The worker nodes need to be able to build the projects with which they are associated. Therefore you must make sure that all of the build dependencies of those projects (libraries, build tools, compilers, etc.) are installed on the worker nodes. 

If a project has particular build requirements that are not available on all of the worker nodes—and which you cannot, or do not want to, install on all of the workers—you can label the project in the team-insight file to ensure that data collection for that project is only handled by specific worker nodes. For details of how to set this up, see "Using labels to ensure a project is built in the correct environment" below.

Installing Semmle Core on the worker nodes

Each worker process needs to use Semmle Core to perform Semmle analysis. Semmle Core is automatically installed on the worker nodes the first time a worker process connects to the master server to fetch a job for processing (or the first time after Semmle Core has been modified on the master server—for example, after a new release has been installed on the master server).

By default, the distribution of Semmle Core used by the master server is installed on the worker nodes: one copy for each worker process. However, when the master server and worker nodes use different operating systems, you need to specify an appropriate version of Semmle Core for the worker nodes to use, and ensure that the correct distribution is stored at the specified location on the master server. For example, the master server may be running Linux but some or all of the projects you want to analyze may need to be built on Windows to satisfy their build dependencies.

Different versions of Semmle Core are available for Linux, Windows and OS X operating systems. If the worker nodes run a different operating system from the master server, you must edit the team-insight configuration file and specify the correct Semmle Core distribution for the worker nodes using the workspace element within either the defaults element (to specify a distribution to be used by all workers) or within the project element (for specific projects).

The following example, from a Linux or OS X master server, specifies a Windows distribution to be downloaded by worker nodes that analyze this project:

Example: project element in a team-insight file
<project ...>

To check that the directory you have specified does contain a Semmle distribution, make sure the directory includes the Semmle environment setup script ( or setup.bat) and a tools subdirectory.

Using labels to ensure a project is built in the correct environment

Labels allow you to specify that certain projects should only be given to certain workers for data collection. 

Let's imagine that I want to analyze a mixture of projects: some built on Linux, others can only be built on Windows. My Semmle master server is running Linux. I have therefore used the workspace element in the team-insight file to specify the projects that should be analyzed using the Windows 64-bit Semmle Core distribution, rather than the distribution used by my master server. Most of my worker nodes are running Linux but I have one Windows server for running the worker processes that will analyze the Windows-based projects. In this situation I need to ensure that the Linux worker processes don't attempt to analyze the Windows-based projects, and the Windows worker processes don't attempt to analyze the Linux-based projects. I can do this by using labels.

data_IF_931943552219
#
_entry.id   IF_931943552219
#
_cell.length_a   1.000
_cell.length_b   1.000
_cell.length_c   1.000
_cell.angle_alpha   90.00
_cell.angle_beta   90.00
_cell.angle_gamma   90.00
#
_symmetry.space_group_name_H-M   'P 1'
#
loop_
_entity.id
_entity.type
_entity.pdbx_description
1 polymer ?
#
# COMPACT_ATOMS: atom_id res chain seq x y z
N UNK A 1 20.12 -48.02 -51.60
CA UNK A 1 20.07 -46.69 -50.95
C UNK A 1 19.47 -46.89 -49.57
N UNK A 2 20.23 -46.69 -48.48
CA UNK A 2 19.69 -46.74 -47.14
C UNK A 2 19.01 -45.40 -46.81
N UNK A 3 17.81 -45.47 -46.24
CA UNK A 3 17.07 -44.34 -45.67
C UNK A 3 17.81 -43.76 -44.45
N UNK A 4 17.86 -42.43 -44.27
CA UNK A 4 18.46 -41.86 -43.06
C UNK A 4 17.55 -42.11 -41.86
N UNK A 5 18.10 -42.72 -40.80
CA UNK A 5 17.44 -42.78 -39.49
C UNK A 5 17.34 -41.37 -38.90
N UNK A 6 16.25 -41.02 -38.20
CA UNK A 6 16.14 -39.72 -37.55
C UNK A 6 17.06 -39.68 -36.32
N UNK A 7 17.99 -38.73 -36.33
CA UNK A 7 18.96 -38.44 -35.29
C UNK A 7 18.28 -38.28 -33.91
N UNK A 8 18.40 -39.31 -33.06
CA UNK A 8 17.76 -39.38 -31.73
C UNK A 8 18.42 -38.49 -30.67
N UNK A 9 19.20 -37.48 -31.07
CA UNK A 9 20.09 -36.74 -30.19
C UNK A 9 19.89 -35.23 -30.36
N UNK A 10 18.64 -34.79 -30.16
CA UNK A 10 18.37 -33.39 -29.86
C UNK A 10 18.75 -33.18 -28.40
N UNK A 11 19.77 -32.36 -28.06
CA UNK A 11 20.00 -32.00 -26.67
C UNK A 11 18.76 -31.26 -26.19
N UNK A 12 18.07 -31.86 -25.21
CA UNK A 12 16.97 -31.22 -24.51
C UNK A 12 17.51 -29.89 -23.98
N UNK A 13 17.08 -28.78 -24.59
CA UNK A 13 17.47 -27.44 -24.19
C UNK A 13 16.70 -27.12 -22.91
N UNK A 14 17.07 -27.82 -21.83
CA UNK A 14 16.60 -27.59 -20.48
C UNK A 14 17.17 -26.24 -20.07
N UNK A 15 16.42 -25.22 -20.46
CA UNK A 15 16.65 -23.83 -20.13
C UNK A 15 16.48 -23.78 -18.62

The worker processes automatically detect if they are running on a Windows or a UNIX platform and take on the label windows or unix as appropriate. So all I need to do, in this case, is to apply the label windows to the projects that must be run on Windows. This is done in the team-insight file by adding a required-labels element as the child of the appropriate project elements:

Excerpt from a team-insight file
   <project ...> 

In the example above, this project will only be processed by workers that have the "windows" label, which worker processes running on Windows are given by default.

To find out more about labeling and how it can be used to ensure specific build requirements are available, see Labeling projects for specific build dependencies

Java requirement

The worker-daemon.jar program that runs on the worker nodes requires Java 8. 

For a static setup of data collection, the master server checks for the availability of Java 8 during the initial setup of each worker node. If Java 8 is not found, and the master and worker are using the same operating system, the JRE used by the master server is copied to the worker node and used to run worker-daemon.jar.

If the master server and the worker node use different operating systems then you must make sure that Java 8 is installed on the worker node. 

Similarly, in a dynamic setup of data collection you must make sure that Java 8 is installed on every worker node.

Disk space requirements

Each worker node typically needs a minimum of disk space equivalent to about 10 times the size of the largest project configured for analysis, plus 6 GB, multiplied by the number of worker processes that you intend to run on that node.


The topic Setting up the master server is the starting point for a three-stage tutorial which guides you through the process of:

  • Setting up a master server
  • Setting up worker processes (either on a worker node or locally on the master server)
  • Running data collection and analysis